What It Means To Home Buyers
The implications are clear for potential home buyers. If you plan to purchase a home and will need to borrow heavily, this is likely a great time to lock in a loan, especially while home prices remain low. If you are unable to afford a down payment right now, there’s no need to panic. Instead, focus on continuing to build up a down payment, and think about looking for a more modest home than you originally envisioned. To add yet another hurdle, lenders are now asking for increased down payments of up to 20% or 30% -- a big change from the days of 5% down. That means potential homebuyers will need more time to build up savings before taking the plunge.
But if you’ve got plenty of cash sitting in the stock market or elsewhere, you should be in no hurry because as loans become harder to obtain, the tables shift in favor of those who can pay cash. You’ll have less competition for the home you’re looking to buy, and if higher rates indeed choke off demand, you may be looking at further price slumps for housing in the future.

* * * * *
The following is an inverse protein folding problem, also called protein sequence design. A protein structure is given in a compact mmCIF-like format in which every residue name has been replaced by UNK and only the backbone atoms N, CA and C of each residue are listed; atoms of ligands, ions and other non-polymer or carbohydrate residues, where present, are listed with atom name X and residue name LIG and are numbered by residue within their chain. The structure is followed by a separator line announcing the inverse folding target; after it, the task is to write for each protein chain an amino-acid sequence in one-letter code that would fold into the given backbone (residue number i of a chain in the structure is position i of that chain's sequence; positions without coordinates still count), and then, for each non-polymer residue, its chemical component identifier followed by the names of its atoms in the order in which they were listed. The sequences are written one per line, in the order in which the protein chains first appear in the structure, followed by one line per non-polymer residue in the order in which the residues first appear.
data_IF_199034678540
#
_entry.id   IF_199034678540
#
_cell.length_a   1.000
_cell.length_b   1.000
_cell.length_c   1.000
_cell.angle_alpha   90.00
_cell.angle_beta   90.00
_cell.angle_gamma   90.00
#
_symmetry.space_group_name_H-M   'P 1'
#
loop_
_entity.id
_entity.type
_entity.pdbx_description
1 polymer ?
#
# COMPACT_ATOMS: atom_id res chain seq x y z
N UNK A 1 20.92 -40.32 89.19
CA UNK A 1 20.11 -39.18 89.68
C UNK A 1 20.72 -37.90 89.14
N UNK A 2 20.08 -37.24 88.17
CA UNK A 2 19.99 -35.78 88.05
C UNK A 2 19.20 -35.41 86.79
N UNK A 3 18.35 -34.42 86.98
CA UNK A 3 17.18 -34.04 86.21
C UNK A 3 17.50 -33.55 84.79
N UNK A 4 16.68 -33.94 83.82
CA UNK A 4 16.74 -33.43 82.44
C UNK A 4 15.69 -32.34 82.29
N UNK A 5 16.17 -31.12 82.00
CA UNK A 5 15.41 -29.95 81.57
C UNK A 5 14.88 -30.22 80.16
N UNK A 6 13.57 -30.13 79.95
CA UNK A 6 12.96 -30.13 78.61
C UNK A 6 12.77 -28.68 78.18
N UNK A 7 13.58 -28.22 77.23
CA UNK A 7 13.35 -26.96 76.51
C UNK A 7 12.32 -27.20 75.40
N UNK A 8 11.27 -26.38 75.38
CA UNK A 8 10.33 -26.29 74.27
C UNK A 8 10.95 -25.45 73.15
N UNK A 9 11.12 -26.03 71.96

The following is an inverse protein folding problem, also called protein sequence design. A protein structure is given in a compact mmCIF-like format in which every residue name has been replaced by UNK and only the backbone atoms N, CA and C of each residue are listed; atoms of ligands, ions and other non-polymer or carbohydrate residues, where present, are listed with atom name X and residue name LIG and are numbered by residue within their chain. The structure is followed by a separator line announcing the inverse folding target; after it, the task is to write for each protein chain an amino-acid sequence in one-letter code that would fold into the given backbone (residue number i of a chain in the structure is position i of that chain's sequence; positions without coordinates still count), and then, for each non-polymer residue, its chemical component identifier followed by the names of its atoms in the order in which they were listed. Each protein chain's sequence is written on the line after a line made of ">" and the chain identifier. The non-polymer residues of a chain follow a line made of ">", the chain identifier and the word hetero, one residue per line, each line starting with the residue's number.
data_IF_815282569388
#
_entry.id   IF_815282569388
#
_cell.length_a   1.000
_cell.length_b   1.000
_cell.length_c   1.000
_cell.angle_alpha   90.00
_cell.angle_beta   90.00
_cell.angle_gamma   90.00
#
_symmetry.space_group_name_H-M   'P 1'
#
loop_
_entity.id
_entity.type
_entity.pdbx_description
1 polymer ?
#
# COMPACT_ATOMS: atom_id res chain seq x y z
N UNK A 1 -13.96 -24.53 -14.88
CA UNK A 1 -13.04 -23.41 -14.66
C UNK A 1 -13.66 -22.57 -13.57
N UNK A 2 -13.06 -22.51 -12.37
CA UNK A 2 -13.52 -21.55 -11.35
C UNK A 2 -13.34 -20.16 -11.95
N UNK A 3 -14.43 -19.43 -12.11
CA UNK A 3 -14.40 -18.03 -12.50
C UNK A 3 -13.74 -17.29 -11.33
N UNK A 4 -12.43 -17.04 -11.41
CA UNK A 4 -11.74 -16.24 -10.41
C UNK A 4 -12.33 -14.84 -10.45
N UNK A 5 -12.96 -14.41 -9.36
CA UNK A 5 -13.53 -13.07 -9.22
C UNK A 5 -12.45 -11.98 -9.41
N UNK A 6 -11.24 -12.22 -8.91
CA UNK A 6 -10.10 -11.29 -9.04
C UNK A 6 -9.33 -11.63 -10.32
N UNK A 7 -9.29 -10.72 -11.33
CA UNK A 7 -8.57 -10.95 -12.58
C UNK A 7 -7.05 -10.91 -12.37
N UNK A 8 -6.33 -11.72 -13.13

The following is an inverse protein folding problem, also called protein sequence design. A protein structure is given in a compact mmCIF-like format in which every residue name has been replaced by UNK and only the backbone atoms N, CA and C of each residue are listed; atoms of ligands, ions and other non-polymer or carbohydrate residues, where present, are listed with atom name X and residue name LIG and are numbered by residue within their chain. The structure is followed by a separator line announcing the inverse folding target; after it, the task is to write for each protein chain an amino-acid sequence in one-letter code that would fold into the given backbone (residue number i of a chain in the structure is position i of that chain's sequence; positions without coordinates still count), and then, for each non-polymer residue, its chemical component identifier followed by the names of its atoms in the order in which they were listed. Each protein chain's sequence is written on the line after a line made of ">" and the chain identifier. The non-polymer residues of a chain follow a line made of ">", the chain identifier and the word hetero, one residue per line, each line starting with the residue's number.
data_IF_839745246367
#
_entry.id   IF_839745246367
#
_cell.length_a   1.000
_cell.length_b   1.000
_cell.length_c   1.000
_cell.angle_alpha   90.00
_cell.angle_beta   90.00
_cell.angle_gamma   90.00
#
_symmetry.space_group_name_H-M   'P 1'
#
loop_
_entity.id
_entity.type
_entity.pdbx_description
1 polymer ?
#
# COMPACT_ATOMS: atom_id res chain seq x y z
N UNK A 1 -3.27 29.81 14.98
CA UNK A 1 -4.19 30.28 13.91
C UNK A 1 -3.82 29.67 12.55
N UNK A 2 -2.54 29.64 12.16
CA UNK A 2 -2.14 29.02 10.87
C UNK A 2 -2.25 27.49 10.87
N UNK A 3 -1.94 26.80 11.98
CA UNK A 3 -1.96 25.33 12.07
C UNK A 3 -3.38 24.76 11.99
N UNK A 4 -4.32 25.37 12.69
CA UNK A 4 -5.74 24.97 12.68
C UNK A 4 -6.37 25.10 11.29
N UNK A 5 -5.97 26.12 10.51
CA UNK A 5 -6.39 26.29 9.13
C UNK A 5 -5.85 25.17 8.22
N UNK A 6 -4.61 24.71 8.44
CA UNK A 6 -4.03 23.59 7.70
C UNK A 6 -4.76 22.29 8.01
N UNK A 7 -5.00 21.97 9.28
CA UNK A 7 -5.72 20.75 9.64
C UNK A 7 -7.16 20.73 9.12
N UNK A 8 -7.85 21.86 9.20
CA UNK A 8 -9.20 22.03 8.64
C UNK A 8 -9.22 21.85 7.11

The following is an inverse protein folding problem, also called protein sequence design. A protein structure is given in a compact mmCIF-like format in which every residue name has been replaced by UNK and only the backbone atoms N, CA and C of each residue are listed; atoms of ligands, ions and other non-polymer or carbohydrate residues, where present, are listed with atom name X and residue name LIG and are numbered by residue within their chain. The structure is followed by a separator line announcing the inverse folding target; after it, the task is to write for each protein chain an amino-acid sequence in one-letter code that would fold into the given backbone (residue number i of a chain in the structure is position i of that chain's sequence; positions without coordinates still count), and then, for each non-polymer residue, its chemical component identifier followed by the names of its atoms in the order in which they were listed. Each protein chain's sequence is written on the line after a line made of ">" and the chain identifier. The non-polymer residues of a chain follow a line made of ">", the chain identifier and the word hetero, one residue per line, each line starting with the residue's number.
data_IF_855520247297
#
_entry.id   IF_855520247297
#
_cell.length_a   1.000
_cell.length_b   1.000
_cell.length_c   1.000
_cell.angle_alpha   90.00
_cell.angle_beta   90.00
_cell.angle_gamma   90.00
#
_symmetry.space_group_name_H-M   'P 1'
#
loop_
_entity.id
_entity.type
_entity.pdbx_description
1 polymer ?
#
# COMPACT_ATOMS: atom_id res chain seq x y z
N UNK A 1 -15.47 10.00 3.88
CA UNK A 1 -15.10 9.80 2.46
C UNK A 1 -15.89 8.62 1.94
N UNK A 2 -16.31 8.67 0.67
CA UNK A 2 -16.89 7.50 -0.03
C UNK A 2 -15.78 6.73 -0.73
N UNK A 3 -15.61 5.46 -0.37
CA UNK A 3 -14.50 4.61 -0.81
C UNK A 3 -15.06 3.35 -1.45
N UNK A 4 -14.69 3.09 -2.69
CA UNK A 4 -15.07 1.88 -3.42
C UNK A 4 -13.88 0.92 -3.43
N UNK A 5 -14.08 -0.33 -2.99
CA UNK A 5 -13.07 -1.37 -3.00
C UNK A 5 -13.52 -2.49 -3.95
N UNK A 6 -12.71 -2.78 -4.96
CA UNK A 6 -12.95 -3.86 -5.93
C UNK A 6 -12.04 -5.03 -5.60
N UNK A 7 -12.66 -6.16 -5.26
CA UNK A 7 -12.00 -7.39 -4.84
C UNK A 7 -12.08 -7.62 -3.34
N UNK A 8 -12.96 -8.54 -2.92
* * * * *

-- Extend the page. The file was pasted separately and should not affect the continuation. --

If you already own a home and you’ve rushed to pay off your mortgage, you may want to leverage up once again, as borrowing rates remain very low by historical standards. The cash you receive in the refinance may earn a higher return in a passively managed index fund or high-dividend paying stock than it would earn in housing. If inflation again rears its ugly head, as some expect it will over the next few years, a lock on a 5.5% mortgage looks better and better as inflation runs higher and higher.
The housing sector is impacted by so many variables that it’s impossible to know precisely how interest rates, home prices and demand will play out over the next few years. But the actions of Fannie Mae, Freddie Mac and the Federal Reserve certainlywatching over the coming months.
[Learn more in the InvestingAnswers feature: How to Protect Yourself From Rising Mortgage Rates.]